Skip to Main Content
It looks like you're using Internet Explorer 11 or older. This website works best with modern browsers such as the latest versions of Chrome, Firefox, Safari, and Edge. If you continue with this browser, you may see unexpected results.
Open Books and Textbooks
Introduction to Community Psychology
Edited by: Len Jason, Center for Community Research; Olya Glantsman, Department of Psychology; Kaitlyn Ramian, graduate student; Jack O'Brien, research project assistant
"This textbook will show you how to comprehensively analyze, investigate, and address escalating problems of economic inequality, violence, substance abuse, homelessness, poverty, and racism. It will provide you with perspectives and tools to partner with community members and organizations to promote a fair and equitable allocation of resources and opportunities."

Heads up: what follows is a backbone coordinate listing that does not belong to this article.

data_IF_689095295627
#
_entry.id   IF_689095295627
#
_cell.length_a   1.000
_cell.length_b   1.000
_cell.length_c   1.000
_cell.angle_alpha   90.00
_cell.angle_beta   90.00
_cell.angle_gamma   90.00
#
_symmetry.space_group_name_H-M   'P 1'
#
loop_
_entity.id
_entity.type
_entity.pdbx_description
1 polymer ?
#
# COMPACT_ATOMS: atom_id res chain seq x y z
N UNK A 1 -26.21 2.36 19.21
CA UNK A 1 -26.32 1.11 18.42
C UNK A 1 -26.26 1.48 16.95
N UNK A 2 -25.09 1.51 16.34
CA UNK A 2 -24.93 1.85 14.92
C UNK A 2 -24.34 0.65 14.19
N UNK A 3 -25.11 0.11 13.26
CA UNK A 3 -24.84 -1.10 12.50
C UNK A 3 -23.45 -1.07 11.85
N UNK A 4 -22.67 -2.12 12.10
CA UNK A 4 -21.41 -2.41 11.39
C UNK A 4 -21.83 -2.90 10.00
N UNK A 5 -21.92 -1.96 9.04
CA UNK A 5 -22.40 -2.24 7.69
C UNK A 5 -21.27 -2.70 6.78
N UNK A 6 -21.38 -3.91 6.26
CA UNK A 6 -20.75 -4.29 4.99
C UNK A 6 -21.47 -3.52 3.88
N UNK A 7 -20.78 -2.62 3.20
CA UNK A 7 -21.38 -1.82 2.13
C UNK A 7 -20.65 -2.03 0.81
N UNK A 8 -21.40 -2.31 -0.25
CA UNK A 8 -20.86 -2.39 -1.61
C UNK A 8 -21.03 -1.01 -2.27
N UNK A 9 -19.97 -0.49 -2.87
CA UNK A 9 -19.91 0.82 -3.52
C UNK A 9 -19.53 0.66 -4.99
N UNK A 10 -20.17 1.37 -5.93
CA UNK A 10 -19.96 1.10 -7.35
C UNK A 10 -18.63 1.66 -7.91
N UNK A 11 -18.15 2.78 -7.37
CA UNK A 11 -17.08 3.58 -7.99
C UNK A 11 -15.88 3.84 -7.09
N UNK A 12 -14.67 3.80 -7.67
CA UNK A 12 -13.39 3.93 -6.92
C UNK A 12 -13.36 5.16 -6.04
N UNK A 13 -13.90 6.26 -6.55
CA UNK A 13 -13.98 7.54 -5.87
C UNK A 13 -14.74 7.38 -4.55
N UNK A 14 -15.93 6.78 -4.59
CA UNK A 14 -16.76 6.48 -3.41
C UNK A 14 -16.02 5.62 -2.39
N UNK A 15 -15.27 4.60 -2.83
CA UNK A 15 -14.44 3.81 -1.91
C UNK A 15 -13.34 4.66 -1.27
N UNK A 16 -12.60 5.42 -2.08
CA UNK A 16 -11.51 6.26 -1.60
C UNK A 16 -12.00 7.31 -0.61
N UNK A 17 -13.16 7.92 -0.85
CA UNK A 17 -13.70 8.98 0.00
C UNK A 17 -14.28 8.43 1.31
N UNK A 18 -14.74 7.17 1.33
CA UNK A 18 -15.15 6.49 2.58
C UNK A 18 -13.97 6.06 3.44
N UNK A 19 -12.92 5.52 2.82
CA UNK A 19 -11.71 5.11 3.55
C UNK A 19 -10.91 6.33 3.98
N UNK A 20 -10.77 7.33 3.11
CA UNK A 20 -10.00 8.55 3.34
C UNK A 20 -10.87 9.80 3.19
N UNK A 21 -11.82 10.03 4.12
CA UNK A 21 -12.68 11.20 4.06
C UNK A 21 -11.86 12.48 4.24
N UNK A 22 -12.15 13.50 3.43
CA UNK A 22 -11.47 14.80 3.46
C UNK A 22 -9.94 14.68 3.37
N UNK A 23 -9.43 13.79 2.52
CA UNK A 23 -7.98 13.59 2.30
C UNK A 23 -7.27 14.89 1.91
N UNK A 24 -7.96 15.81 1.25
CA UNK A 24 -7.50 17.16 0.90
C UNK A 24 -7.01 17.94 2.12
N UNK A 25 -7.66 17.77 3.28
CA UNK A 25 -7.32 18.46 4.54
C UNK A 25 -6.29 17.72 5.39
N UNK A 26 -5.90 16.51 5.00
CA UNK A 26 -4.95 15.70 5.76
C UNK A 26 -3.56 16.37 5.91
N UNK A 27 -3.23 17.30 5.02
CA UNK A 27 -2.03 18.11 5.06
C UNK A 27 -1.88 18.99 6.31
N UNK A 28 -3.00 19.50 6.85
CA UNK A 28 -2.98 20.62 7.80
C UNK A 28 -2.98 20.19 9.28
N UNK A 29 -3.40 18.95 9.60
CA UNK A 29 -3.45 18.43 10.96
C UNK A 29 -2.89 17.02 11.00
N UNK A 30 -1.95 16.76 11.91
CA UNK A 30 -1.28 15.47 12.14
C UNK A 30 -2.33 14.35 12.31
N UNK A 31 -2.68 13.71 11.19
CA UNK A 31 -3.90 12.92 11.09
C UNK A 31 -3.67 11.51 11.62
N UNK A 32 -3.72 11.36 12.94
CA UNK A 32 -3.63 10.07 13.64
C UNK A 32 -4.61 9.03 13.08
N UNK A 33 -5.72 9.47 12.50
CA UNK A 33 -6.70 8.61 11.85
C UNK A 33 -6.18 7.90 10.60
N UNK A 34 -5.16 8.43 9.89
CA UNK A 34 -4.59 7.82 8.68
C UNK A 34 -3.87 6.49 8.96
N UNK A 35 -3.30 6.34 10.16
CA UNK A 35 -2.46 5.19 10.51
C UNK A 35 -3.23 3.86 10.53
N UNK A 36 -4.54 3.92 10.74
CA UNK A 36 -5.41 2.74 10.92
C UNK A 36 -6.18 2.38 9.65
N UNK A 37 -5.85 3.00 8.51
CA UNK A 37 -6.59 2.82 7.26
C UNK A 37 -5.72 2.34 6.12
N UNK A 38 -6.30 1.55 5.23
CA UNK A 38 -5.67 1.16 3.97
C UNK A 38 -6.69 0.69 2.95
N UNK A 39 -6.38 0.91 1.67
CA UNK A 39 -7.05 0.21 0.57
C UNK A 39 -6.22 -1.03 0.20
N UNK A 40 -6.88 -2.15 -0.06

List provided by University of Massachusetts-Amherst Library
MIT OpenCourseWare (OCW) is a web-based publication of virtually all MIT course content. OCW is open and available to the world and is a permanent MIT activity.
A nonprofit based at Rice University.
Access note: Freely available to the public. To access faculty-only materials, you can create an OpenStax account and request faculty access. See their FAQ for more info (https://openstax.org/faq)
Open Textbook Library
Provides about 100 open textbooks in various disciplines. The Open Textbook Library is supported by the Center for Open Education and the Open Textbook Network.
Access note: Freely available to the public.
Almost 3000 open-content textbooks that anyone can edit. "Wikibooks is for textbooks, annotated texts, instructional guides, and manuals. These materials can be used in a traditional classroom, an accredited or respected institution, a home-school environment, as part of a Wikiversity course, or for self-learning. As a general rule, only instructional books are suitable for inclusion. Non-fictional books (as well as fictional ones) that aren't instructional aren't allowed on Wikibooks. Literary elements, such as allegory or fables, that are used as instructional tools can be permitted in some situations."
Business + Social Sciences Librarian